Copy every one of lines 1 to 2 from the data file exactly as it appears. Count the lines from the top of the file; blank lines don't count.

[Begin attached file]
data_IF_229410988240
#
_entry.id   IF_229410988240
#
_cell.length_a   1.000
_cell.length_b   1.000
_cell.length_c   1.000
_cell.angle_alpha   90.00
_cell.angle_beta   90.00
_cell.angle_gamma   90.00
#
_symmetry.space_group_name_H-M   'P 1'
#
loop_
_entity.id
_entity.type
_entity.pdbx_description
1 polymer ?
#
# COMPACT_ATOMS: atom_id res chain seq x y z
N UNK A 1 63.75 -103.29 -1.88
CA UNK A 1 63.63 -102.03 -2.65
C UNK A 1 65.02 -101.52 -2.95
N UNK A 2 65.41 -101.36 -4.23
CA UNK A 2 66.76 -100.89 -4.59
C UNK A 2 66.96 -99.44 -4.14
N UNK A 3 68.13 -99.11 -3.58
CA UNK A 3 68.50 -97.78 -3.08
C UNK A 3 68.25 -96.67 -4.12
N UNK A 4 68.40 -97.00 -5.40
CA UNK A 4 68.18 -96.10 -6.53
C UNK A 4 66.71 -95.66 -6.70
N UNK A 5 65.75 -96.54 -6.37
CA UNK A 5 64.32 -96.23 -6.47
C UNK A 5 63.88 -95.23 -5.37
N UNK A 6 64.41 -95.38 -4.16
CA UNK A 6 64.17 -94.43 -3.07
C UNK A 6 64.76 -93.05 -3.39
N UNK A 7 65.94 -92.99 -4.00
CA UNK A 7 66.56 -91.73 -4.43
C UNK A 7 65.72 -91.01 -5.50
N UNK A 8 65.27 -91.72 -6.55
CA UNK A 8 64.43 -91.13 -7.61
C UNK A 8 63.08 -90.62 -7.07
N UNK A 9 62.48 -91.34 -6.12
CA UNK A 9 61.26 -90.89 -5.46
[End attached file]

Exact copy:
data_IF_229410988240
#